Shirley says she is looking forward to sleeping soundly now that it’s over. When the papers were signed and the deal was done, the family festooned the bridge over the pond with yellow ribbons and indulged in a small champagne toast on Harriet’s little brown deck overlooking the pond. As the glasses clinked, a bald eagle and an osprey flew overhead.
In late October, there was another celebration. Dozens of friends, family members, supporters, along with local, state, and federal officials gathered over breakfast in a sun-drenched room at the Westbrook Elks Lodge at 142 Seaside Avenue in Westbrook. The window-lined room overlooked the expanse of Long Island Sound that would benefit from the preservation of the property.
The mother thanks the daughter; the husband expresses love for his wife
At the celebration, Harriet Sciongay recalled how hard the family has worked over so many years to keep the land beautiful. In a prepared statement, she thanked her daughter, Shirley, for her exhaustive efforts “to assure that this land is preserved in the public trust.” Curt Spalding, the regional administrator of the EPA’s New England office, said that the acquisition of this property will make a significant contribution to the health of Long Island Sound.
Stephen Gephard, a biologist from the state DEEP explained why, exactly, this land is so special from a scientific, ecological, and aesthetic point of view. DEEP Commissioner Daniel Esty called it the acquisition a “rare and significant accomplishment.” He heralded it as a great example of a private-public partnership, and of local, state, and federal cooperation. “I want to thank the Sciongay family for their dedication in seeing this land preserved for the future residents of this state,” he said. “I also thank the EPA for their invaluable assistance in helping to conserve one of the few last parcels of undeveloped coastal forest along a tributary to Long Island Sound.”
Sciongay family members cited Al Smith, Jr. a partner with Murtha Cullina, as a key member of the team that saved the land and “the very best environmental attorney that there is.” Smith said he felt “blessed” to have worked with the family on such an important project. “This is a story about a uniquely beautiful place and a special family,” he said.
Richard Carroll said, about his wife Shirley, “She’s my hero.” Standing in the front of the room at the podium, looking at Shirley, in the back of the room next to her mother Harriet, he said, “I love you very much. Congratulations.”
Clinton’s problem remains unsolved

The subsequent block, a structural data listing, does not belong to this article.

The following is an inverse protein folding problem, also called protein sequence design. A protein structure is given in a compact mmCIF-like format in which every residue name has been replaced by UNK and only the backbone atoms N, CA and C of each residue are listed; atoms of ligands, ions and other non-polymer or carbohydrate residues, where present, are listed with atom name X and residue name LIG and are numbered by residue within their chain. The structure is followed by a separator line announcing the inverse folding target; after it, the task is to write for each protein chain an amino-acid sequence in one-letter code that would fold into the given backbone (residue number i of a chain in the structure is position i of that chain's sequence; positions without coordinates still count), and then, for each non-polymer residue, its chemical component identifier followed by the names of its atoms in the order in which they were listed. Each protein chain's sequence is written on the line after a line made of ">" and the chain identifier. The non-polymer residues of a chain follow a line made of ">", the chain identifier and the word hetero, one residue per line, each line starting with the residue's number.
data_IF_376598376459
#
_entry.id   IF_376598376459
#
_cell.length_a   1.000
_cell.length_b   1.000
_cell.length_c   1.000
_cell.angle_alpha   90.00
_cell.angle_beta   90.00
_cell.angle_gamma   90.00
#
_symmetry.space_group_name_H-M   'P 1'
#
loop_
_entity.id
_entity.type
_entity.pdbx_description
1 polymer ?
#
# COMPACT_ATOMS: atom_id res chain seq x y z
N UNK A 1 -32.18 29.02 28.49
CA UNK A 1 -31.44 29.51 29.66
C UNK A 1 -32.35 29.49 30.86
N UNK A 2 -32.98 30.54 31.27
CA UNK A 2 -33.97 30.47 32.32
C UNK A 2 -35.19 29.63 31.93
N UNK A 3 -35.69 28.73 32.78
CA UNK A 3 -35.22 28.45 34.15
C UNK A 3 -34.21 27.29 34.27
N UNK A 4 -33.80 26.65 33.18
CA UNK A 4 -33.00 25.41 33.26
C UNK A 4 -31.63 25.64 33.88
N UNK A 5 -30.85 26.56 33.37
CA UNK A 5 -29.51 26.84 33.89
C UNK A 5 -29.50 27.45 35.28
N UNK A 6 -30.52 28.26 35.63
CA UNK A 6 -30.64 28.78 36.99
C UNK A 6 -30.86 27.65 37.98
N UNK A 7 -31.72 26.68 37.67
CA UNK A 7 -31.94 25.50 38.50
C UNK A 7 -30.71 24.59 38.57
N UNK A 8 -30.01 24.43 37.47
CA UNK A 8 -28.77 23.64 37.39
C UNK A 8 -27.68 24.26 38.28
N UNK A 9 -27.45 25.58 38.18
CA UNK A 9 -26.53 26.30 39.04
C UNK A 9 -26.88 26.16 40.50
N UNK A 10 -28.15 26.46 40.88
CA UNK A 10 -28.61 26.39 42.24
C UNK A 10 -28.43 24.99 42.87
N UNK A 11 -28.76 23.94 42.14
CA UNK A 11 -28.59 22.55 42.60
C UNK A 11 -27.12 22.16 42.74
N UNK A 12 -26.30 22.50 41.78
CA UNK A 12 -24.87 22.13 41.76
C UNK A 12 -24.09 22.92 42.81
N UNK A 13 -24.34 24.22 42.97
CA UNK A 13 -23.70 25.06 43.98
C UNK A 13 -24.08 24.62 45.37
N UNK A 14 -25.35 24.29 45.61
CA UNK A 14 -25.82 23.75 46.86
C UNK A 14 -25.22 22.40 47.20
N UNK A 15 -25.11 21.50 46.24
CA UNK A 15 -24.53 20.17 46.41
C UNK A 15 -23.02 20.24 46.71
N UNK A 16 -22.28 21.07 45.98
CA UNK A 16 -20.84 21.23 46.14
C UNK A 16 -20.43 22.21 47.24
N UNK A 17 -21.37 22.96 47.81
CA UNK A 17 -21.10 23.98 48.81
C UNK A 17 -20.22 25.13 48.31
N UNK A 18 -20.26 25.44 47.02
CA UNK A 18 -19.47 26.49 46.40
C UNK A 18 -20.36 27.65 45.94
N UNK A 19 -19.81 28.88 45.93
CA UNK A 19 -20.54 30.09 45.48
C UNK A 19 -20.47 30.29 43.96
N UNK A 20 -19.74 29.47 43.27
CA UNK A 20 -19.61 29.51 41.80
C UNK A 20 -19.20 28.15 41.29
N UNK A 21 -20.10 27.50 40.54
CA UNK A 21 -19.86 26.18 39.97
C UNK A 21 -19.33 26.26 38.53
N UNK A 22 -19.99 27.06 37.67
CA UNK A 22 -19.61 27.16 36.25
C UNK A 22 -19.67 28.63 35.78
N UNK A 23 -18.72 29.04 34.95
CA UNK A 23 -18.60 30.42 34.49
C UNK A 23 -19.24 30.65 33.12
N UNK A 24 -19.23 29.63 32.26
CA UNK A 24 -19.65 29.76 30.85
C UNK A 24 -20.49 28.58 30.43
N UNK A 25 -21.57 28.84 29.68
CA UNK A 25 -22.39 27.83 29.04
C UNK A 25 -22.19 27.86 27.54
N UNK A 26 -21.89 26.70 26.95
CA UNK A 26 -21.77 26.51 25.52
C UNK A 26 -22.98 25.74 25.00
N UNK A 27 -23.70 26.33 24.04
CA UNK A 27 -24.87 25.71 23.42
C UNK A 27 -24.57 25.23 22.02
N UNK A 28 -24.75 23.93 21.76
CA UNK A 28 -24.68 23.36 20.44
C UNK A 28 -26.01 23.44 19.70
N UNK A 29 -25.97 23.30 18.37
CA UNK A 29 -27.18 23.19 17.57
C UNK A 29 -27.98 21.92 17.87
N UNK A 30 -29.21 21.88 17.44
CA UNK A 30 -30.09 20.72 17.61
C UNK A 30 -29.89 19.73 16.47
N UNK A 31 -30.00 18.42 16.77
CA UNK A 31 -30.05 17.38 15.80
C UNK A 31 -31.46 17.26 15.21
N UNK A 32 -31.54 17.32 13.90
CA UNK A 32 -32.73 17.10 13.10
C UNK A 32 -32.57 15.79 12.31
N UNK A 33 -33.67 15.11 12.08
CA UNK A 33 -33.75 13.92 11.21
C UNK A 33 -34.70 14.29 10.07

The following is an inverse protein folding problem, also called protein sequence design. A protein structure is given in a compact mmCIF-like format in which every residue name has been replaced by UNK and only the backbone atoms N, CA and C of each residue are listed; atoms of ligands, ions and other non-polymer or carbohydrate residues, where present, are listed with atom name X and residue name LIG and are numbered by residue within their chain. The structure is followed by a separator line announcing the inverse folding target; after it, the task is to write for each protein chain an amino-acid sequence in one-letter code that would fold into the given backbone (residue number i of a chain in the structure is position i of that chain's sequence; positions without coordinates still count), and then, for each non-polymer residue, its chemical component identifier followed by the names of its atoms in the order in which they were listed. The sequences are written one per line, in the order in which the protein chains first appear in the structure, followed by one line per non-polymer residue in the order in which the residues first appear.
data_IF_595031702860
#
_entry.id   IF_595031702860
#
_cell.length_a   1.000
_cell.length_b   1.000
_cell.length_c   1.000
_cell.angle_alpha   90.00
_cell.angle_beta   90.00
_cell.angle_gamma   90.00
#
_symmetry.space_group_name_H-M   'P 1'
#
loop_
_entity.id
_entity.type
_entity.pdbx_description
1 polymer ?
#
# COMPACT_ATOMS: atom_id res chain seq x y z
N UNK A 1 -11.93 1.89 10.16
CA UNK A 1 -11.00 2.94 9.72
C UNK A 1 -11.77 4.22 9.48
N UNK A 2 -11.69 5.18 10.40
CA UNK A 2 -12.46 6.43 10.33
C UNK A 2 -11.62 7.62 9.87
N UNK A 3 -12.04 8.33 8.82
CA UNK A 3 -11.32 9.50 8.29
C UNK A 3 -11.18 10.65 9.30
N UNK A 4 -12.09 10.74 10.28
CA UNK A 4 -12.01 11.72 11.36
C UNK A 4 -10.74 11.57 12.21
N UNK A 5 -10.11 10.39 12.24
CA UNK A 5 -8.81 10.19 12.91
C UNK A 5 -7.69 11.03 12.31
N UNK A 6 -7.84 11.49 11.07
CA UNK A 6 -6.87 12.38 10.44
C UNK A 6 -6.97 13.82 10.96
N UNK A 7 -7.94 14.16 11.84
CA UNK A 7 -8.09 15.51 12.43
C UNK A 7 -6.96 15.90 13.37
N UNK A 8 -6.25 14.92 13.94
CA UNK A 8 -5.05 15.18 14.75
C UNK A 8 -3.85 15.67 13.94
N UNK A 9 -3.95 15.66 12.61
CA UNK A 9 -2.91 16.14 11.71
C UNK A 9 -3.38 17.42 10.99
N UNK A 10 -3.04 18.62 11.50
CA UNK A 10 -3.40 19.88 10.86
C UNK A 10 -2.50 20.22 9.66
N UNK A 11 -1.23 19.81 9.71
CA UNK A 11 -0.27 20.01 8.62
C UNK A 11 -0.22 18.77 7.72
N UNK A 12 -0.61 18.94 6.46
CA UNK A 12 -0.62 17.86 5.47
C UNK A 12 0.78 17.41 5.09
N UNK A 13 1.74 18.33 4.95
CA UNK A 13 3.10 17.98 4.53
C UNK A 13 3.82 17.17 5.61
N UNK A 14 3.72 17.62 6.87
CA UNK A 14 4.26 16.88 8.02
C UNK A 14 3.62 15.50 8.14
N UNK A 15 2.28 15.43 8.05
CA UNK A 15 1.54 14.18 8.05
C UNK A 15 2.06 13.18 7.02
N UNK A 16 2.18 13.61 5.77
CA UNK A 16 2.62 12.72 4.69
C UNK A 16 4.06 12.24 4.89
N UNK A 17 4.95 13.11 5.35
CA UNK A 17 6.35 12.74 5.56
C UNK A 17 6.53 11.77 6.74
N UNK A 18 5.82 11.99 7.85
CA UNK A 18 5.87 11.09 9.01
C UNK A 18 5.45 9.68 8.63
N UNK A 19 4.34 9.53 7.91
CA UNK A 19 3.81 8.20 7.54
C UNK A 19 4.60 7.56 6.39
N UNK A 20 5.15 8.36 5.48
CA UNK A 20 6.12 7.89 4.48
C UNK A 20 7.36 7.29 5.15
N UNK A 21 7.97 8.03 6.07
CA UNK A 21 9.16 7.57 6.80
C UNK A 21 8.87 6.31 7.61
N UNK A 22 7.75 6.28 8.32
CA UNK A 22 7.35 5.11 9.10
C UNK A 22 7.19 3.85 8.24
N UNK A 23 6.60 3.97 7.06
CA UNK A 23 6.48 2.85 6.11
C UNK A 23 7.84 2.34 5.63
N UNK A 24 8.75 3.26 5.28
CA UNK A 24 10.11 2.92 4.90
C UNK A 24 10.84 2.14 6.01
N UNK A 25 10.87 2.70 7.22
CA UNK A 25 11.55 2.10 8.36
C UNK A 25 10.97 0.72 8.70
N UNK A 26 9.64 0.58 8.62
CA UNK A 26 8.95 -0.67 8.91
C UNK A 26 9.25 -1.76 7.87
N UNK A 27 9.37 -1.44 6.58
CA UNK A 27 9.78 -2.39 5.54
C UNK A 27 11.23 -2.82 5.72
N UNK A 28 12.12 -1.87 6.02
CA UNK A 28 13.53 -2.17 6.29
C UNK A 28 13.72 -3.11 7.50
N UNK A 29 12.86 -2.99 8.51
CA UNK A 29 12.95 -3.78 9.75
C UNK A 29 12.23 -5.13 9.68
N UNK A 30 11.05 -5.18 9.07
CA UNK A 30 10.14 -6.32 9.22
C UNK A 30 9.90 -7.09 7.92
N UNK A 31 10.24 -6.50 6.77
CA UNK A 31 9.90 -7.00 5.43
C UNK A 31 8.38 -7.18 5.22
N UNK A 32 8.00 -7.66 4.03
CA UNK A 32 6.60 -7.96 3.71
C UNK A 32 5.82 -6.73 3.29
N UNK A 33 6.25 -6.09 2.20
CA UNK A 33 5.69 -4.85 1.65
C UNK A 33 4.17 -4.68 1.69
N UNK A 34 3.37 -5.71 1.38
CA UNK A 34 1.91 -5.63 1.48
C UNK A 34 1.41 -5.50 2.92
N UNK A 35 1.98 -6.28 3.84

As the Sciongay family and friends celebrated, hugged, and took pictures, Clinton First Selectman Willie Fritz told a reporter from the New Haven Register that he was in no mood to celebrate. He was quoted as saying it was a “sore subject.” He said he and other town officials are asking the DEEP to pay the money back the money it’s spent on the Sciongay legal battle. The article noted that the town is under a state mandate from the department to address its wastewater sewage problems.
Likewise, Shirley is not pleased with the money her family has had to spend fighting off the town’s advances and she is talking with her lawyers about whether it makes sense to try to recoup legal fees from Clinton.
While DEEP Commissioner Esty ultimately disagreed with Clinton about the best location for the sewage treatment system, he understands the desire on the part of the town to grow and expand their tax base to alleviate pressure on homeowners while at the same time expanding services to people who need them. It is understood that this cannot be done if a town cannot adequately process its sewage or if the sewage is being processed in a way that threatens Long Island Sound and other waterways.
Recent history shows unsuitability of Sciongay site for treatment site
Esty said recent history shows the Sciongay land would have been a highly unsuitable place for a sewage treatment system. That may not have seemed to be the case when this chapter of Chapman Mill Pond’s history started in the 1980’s, he said, but the thinking about this kind of thing has changed in recent times.
“One thing we have learned in the last several years, is that we have to be very careful about siting these kinds of wastewater facilities,” he said. “It does not make sense to site them anywhere where they will be susceptible to flooding and storm surges.” In fact, during Hurricane Sandy in 2012, some studies show that more than 11 billion gallons of raw sewage overflows were recording in the tri-state area as one sewage system after another was pummeled by the storm.
Esty said his department will continue to work with Clinton to resolve its wastewater problems. “We are committed to working with the town to find the right way and the right place,” he said. “We will find an appropriate location.”